Samuel E. Stavisky, 93, a Washington Post newsman who became a Marine Corps combat correspondent in World War II and later founded his own public relations firm, died Sept. 21  at Suburban Hospital after a heart attack.
Nine years ago, a decade after he retired, Mr. Stavisky published “Marine Combat Correspondent: World War II in the Pacific,” which retold the story of the small group of Marine writers in the Solomon Islands during some of the fiercest battles in the Pacific.
Mr. Stavisky, who had worked at the Washington Post as a reporter and assistant city editor starting in 1938, hadn’t planned to enlist until Brig. Gen. Robert L. Denig, head of the Marine’s public affairs office, came up with the idea of fighting journalists.
“Unable to see well without spectacles jammed to my nose, I hadn’t even considered trying to enlist with the Marines,” Mr. Stavisky wrote in his 1999 book.
“What little I knew about the Marine Corps, from a rare movie or magazine,” he added, “had made it obvious to me that the sharpshooting amphibious branch of the armed forces would have nothing to do with an applicant whose shooting skill was limited to shooting the breeze and whose killer instinct was limited to hammering the typewriter keys.”
Carrying both a military-issue rifle and a typewriter, “Denig’s Demons” fought first and wrote later. Mr. Stavisky’s stories from Guadalcanal included a first-person tale of fighting as a tail gunner on a bombing mission and a report on how Marine Corps tank companies destroyed Japanese machine gun nests.
His biggest story, he said, was the first interview with Capt. Joe Foss, the pilot whose 26 personal downings of enemy aircraft in World War II made him the second-ranking Marine Corps ace of the war.
The article was killed by a military censor, “as if the Japanese didn’t know they had lost those 26 planes,” Mr. Stavisky groused.
When he returned to the newspaper after the war, he covered the adjustment problems of veterans and the labor movement before switching to editorial writing. He also wrote a column, “People in the News.”
In 1954, he started a Washington-based public relations firm, Stavisky & Associates, which operated until 1989. On behalf of a client, he played a key role in getting congressional support for an international coffee agreement, which for more than 25 years stabilized the price of coffee coming from Latin America and Africa.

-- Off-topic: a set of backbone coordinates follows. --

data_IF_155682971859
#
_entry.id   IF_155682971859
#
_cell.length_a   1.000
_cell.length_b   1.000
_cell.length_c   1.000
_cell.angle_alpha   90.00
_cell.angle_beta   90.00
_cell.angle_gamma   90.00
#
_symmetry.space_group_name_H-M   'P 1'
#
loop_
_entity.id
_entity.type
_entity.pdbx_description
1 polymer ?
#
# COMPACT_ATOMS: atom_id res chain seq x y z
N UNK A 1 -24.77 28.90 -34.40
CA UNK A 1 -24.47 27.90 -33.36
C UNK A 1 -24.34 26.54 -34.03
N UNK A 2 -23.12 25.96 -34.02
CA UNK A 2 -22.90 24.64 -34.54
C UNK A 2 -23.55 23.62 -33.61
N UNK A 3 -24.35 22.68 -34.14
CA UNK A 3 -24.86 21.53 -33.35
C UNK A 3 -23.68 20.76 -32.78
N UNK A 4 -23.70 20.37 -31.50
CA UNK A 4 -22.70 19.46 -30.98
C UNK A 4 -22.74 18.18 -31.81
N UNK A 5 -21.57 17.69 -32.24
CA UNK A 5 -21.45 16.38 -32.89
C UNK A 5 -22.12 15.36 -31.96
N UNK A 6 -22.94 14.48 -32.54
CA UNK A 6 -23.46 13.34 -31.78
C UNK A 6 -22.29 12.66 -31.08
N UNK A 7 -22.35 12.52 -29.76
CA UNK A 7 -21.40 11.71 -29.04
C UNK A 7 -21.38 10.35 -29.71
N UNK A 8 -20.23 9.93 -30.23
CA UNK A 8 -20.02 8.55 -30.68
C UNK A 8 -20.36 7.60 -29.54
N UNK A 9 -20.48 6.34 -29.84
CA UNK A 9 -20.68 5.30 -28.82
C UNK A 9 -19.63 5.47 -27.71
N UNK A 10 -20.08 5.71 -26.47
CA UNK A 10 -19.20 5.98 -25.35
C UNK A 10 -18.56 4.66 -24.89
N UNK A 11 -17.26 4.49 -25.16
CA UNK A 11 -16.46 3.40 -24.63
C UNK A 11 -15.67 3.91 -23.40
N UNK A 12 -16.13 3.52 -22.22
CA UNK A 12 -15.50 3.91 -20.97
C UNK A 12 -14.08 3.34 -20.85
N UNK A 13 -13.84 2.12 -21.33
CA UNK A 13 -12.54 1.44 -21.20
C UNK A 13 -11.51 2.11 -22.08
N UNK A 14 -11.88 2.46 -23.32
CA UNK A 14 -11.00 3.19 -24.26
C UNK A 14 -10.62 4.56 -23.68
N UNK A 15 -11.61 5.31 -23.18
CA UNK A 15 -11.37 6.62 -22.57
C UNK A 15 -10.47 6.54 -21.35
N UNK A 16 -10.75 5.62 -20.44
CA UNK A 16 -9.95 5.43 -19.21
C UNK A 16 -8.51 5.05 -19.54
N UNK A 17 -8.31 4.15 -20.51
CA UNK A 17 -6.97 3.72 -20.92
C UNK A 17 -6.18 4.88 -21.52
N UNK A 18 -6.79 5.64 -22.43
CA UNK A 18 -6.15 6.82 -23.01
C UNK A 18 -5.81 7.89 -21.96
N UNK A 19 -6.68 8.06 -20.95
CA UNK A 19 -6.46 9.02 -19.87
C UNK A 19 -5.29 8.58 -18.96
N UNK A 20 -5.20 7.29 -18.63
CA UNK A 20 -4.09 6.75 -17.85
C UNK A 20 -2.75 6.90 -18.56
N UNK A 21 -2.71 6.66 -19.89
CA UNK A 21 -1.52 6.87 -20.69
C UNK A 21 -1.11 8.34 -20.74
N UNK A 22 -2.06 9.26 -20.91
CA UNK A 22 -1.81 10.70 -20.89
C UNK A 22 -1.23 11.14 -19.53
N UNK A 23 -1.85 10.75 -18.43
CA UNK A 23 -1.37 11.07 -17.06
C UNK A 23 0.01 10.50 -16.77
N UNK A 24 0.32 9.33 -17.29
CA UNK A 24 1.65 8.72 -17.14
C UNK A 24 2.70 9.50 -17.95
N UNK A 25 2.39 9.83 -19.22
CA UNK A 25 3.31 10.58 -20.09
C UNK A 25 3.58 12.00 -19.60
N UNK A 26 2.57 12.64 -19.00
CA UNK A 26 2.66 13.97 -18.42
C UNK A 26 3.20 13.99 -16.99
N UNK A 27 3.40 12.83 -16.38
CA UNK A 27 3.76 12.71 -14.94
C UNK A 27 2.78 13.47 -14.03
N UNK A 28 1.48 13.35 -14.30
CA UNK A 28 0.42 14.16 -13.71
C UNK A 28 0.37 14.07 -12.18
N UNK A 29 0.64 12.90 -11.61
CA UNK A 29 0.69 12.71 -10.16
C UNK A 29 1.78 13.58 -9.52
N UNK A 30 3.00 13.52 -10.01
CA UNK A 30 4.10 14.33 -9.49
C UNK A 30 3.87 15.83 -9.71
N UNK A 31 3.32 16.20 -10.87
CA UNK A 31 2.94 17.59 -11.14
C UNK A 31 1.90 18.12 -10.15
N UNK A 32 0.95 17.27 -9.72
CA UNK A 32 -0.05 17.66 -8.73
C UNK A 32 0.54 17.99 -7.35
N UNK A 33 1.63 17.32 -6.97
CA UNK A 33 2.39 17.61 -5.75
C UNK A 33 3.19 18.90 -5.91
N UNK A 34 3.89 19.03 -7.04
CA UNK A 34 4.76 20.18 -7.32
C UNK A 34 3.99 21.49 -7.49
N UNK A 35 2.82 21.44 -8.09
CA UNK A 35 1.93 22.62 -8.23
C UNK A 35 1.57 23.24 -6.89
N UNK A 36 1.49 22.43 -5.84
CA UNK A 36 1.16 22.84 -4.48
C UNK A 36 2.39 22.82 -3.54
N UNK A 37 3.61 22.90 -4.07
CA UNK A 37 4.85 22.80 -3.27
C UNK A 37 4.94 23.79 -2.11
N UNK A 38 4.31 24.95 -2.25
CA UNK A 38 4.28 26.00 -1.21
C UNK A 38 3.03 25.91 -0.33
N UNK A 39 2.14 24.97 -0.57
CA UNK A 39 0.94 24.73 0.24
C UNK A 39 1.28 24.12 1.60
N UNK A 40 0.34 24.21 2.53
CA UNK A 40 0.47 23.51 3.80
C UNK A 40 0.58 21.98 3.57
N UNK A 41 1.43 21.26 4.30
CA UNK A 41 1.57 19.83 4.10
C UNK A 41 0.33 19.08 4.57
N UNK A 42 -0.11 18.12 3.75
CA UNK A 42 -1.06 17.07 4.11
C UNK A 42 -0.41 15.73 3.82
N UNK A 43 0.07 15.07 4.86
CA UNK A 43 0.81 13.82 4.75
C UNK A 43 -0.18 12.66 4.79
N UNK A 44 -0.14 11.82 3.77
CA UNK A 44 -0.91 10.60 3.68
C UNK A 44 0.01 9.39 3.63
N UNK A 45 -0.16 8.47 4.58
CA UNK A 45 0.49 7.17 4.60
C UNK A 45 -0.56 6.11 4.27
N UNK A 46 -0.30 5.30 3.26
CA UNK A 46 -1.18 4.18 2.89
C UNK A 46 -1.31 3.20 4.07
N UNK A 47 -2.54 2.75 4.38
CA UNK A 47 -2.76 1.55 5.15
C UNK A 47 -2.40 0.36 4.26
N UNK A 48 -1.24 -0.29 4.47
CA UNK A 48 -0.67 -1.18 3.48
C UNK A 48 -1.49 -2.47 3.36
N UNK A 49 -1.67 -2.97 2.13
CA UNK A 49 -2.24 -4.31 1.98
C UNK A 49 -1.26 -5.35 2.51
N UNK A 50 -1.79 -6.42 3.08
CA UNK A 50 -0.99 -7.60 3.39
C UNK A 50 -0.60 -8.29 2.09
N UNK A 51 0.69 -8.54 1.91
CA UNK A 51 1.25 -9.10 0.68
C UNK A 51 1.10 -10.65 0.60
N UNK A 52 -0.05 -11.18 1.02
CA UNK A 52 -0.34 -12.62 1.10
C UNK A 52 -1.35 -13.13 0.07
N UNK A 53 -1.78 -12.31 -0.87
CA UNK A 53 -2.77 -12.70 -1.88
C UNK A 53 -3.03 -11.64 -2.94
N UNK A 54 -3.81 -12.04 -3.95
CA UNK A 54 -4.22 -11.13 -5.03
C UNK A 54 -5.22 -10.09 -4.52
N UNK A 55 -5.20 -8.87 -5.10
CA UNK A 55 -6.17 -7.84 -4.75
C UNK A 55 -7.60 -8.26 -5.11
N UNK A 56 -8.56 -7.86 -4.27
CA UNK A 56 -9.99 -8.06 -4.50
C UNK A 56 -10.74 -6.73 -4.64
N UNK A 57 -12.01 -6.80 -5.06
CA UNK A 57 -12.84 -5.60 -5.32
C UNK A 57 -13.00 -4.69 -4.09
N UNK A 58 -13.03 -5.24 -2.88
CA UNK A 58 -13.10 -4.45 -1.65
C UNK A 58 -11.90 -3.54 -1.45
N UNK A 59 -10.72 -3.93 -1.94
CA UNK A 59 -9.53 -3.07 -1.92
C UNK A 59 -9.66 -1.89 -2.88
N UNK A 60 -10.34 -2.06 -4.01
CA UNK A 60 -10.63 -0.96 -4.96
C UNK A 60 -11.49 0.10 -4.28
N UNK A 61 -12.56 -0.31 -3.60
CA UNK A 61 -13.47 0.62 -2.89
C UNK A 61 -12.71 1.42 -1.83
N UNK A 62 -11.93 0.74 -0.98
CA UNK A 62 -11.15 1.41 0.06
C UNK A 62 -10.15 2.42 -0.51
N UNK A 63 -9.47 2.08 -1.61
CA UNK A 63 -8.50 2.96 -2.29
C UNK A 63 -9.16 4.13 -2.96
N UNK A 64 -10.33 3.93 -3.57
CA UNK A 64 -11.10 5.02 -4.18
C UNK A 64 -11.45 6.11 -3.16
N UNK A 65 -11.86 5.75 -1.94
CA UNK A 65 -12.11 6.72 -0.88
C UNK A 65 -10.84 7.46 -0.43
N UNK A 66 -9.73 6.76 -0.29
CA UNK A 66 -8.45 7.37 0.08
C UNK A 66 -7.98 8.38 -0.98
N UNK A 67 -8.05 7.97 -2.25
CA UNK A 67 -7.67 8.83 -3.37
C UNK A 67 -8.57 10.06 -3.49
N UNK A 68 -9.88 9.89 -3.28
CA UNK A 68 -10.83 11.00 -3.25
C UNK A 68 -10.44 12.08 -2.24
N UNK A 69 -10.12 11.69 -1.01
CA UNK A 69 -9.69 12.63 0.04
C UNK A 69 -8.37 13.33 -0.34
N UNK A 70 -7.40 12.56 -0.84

Samuel Elliot Stavisky was born in Chelsea, Mass., and worked at the Boston American newspaper while attending Boston University. After graduation, he worked at the Rochester (N.Y.) Journal and the Washington Herald before joining The Post in 1938. One of his first stories was a full-page piece on the 50,000 to 250,000 jobless who flooded into Washington during the Great Depression.
He told the E-Street Club, a group of old-time Post employees, about Halloween night in 1938 when Orson Welles broadcast “War of the Worlds,” a science fiction story of invading aliens.
“We were sitting around the City Desk as usual, discussing world affairs,” Mr. Stavisky told the group, according to its minutes. “Suddenly the phones began ringing like mad. It seems the aliens had landed in New York. No, they landed in New Jersey. No, they landed in Norfolk. No, it’s down in Miami.”
The front page of the next day’s paper carried a story, by another reporter, with the headline: “Monsters of Mars on a Meteor Stampede Radiotic America.”
He was a member of the National Press Club, the Public Relations Society of America, the Edgemoor Tennis Club and the U.S. Holocaust Memorial Museum.
Survivors include his wife of 61 years, Bernice Stavisky of Washington; two daughters, Robin Stavisky of Palo Alto, Calif., and Judy Stavisky of Wyncote, Pa.; and a grandson.